CathBlog - Don't let the sun set on your anger

BY LOUISE McKEOGH

From where we live you sometimes get a beautiful view of the sunset over the Blue Mountains. It’s a chance to enjoy God’s beauty and creation in an otherwise fairly rundown suburban area. 

These sunny Sydney winter days have bought a couple of beautiful sunsets in recent weeks. As I watch them, I cannot get a recent phrase out of my mind: “Don’t let the sun set on your anger.”

It has been playing over and over in my mind since a colleague used it recently.  Lurking in the back of my mind like a song that you hear on the radio first thing in the morning and stays with you the whole day through.

It is actually from Ephesians 4:26: “Be angry, but do not sin, do not let the sun go down on your anger”. 

My colleague was talking about anger as a positive emotion: the energy and the power to act. 

In Ephesians 4, he thought that we as Christians are being challenged by God to not let the fire go out. Don’t let the sun set on your anger – Passion keep it going, and the next day remain passionate about the things that are important to you.  

As social justice coordinator, I meet many people who demonstrate passion and long term commitment to many social justice issues, and to our church, sometimes against all odds. 

Some people share their individual story and you just wonder how and why they are still doing what they are doing. If life’s experiences had treated me the way some folk have experienced the bumps and bruises of life’s journey then I think that I may have given up a long time ago. But they are people who have refused to let the sun set on their anger – on their power and passion to act.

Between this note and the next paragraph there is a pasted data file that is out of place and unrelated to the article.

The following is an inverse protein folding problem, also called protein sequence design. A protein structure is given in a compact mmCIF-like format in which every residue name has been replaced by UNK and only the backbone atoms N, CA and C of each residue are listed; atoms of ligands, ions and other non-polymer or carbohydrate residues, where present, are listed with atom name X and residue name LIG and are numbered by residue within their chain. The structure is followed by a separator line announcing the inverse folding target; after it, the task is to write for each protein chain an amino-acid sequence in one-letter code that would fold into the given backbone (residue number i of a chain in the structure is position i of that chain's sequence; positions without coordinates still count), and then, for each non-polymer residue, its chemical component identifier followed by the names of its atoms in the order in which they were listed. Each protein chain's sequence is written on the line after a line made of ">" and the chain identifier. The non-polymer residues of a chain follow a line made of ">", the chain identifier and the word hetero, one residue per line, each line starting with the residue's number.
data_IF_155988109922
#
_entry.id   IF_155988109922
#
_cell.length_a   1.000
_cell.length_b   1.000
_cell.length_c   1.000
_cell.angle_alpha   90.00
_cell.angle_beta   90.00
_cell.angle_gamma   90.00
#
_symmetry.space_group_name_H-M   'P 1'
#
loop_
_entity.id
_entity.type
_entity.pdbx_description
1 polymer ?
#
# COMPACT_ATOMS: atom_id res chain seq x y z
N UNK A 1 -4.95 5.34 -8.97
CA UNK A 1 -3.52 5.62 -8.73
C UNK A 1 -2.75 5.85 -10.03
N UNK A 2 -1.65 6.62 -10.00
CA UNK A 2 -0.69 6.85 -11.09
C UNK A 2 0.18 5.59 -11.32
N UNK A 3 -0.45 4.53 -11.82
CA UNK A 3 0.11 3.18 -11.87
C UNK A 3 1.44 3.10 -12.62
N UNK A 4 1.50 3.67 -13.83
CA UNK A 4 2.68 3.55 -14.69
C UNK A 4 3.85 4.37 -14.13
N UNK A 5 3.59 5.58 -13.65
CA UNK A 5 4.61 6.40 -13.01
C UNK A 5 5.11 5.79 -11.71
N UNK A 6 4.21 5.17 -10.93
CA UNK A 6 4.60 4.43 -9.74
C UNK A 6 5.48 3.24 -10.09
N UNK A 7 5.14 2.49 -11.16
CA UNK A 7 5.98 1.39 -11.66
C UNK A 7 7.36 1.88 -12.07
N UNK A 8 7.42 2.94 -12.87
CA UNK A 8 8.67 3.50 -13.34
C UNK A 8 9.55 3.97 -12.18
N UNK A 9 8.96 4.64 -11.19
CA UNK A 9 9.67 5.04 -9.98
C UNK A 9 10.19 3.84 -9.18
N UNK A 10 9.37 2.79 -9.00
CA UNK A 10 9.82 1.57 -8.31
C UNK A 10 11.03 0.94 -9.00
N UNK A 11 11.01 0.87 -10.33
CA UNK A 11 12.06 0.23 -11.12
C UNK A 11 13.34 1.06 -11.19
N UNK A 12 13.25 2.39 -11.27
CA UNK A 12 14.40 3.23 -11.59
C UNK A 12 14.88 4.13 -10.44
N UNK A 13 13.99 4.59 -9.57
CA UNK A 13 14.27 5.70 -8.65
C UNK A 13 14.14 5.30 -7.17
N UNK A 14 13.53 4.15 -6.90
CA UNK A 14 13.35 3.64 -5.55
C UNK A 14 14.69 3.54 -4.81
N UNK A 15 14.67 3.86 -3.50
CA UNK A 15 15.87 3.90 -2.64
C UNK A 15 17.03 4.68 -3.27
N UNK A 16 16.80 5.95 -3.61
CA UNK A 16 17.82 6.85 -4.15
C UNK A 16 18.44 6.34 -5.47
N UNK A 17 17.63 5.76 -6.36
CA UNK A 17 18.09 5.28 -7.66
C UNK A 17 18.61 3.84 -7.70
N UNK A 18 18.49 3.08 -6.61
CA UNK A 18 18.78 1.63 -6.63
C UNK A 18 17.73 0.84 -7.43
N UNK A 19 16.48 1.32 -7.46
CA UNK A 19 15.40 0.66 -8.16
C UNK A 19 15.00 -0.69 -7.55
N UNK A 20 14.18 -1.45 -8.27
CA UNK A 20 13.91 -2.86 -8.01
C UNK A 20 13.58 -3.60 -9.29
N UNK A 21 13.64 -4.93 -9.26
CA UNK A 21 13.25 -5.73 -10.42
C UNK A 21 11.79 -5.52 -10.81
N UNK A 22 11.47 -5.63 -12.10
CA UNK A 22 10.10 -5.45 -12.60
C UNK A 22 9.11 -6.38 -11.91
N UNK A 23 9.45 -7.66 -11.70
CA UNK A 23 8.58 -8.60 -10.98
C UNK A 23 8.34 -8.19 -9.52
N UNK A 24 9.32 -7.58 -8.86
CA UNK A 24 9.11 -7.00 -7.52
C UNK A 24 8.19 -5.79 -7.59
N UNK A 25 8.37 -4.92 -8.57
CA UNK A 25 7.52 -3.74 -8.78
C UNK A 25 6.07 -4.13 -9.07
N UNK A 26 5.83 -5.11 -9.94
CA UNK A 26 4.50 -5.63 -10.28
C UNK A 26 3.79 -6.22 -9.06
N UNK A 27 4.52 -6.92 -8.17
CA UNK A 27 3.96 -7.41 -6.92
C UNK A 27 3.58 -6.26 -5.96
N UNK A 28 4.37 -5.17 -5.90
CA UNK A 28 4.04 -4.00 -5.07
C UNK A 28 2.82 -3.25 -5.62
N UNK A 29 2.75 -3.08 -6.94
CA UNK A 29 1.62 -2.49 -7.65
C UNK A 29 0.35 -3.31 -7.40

I was intrigued by my colleague’s take on this biblical text, as growing up I had always experienced adults as looking upon anger as a negative emotion. We were encouraged to name what we were angry about, but we always had the impression it was disturbing the “peace” of the family or the classroom. Truth be known it most probably was. 

I am sure that my colleague would have associated the prophet’s power to “disturb” with the ability to never let the fire of your passion die out. I am certainly sure that my colleague was not talking about the type of anger or aggression that we see in our media or on the streets these days. 

Last weekend I had the experience of meeting the film director of Our Generation. A calm, knowledgeable and articulate person. In his speaking about the issues facing indigenous people and the Stronger Futures legislation, one could say that he is a person who had journeyed with these people and with this issue for many years, calmly but perseveringly telling this justice story. 

He is a person you would never describe as an “angry” person, but one who had quietly and serenely never let the sun go down on his anger. This was a reflection of his commitment to the justice issues facing Australia’s Indigenous people.  

In last Sunday’s Gospel we also experience a calm, serene, knowledgeable and articulate Christ, a person with the power to act. We are told that when Jesus saw the crowd before him like sheep without a shepherd, he felt sorry for them, he set about to teach them at some length.  He saw their need and acted on it. 

I somehow think these are wise words (Ephesians 4) and that it is a wise perspective that my colleague is taking on it. The next time that I see one of those beautiful sunsets I shall certainly be thinking and praying about the things that I have the power to act on.  

Louise McKeoghSister Louise McKeogh FMA is Caritas and Social Justice Office Coordinator for the Diocese of Parramatta. Flickr image: Samuel Rich.


Disclaimer: CathBlog is an extension of CathNews story feedback. It is intended to promote discussion and debate among the subscribers to CathNews and the readers of the website. The opinions expressed in CathBlog are those of the authors and do not necessarily reflect those of the members of the Australian Catholic Bishops Conference or of Church Resources.

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